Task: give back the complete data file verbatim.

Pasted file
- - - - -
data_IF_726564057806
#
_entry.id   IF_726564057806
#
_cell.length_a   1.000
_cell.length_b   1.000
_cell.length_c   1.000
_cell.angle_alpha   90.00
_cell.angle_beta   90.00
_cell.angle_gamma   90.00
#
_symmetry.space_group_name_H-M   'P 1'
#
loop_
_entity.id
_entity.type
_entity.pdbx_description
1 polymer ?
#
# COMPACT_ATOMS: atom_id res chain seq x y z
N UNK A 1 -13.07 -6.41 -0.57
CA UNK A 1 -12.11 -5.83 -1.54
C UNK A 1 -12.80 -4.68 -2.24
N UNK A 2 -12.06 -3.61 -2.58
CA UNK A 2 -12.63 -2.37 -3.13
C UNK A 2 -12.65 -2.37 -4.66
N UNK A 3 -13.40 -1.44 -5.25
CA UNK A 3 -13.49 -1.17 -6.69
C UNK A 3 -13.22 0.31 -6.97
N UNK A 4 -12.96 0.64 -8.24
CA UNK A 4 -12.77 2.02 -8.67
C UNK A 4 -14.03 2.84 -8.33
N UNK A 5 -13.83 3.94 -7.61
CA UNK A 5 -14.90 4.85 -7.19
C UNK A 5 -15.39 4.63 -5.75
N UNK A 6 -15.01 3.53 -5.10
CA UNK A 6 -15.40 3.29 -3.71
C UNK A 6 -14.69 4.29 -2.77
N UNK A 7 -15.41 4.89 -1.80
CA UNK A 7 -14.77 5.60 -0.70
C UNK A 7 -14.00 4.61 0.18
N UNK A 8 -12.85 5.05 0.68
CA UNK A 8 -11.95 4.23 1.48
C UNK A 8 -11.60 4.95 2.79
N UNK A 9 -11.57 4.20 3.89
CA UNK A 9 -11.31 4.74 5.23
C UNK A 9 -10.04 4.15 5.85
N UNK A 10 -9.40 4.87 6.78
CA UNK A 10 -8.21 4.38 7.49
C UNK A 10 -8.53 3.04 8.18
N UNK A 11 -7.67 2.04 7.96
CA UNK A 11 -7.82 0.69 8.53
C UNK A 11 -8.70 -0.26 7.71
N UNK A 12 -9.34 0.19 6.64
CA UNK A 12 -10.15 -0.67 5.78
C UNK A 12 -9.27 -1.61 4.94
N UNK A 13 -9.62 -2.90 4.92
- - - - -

data_IF_726564057806
#
_entry.id   IF_726564057806
#
_cell.length_a   1.000
_cell.length_b   1.000
_cell.length_c   1.000
_cell.angle_alpha   90.00
_cell.angle_beta   90.00
_cell.angle_gamma   90.00
#
_symmetry.space_group_name_H-M   'P 1'
#
loop_
_entity.id
_entity.type
_entity.pdbx_description
1 polymer ?
#
# COMPACT_ATOMS: atom_id res chain seq x y z
N UNK A 1 -13.07 -6.41 -0.57
CA UNK A 1 -12.11 -5.83 -1.54
C UNK A 1 -12.80 -4.68 -2.24
N UNK A 2 -12.06 -3.61 -2.58
CA UNK A 2 -12.63 -2.37 -3.13
C UNK A 2 -12.65 -2.37 -4.66
N UNK A 3 -13.40 -1.44 -5.25
CA UNK A 3 -13.49 -1.17 -6.69
C UNK A 3 -13.22 0.31 -6.97
N UNK A 4 -12.96 0.64 -8.24
CA UNK A 4 -12.77 2.02 -8.67
C UNK A 4 -14.03 2.84 -8.33
N UNK A 5 -13.83 3.94 -7.61
CA UNK A 5 -14.90 4.85 -7.19
C UNK A 5 -15.39 4.63 -5.75
N UNK A 6 -15.01 3.53 -5.10
CA UNK A 6 -15.40 3.29 -3.71
C UNK A 6 -14.69 4.29 -2.77
N UNK A 7 -15.41 4.89 -1.80
CA UNK A 7 -14.77 5.60 -0.70
C UNK A 7 -14.00 4.61 0.18
N UNK A 8 -12.85 5.05 0.68
CA UNK A 8 -11.95 4.23 1.48
C UNK A 8 -11.60 4.95 2.79
N UNK A 9 -11.57 4.20 3.89
CA UNK A 9 -11.31 4.74 5.23
C UNK A 9 -10.04 4.15 5.85
N UNK A 10 -9.40 4.87 6.78
CA UNK A 10 -8.21 4.38 7.49
C UNK A 10 -8.53 3.04 8.18
N UNK A 11 -7.67 2.04 7.96
CA UNK A 11 -7.82 0.69 8.53
C UNK A 11 -8.70 -0.26 7.71
N UNK A 12 -9.34 0.19 6.64
CA UNK A 12 -10.15 -0.67 5.78
C UNK A 12 -9.27 -1.61 4.94
N UNK A 13 -9.62 -2.90 4.92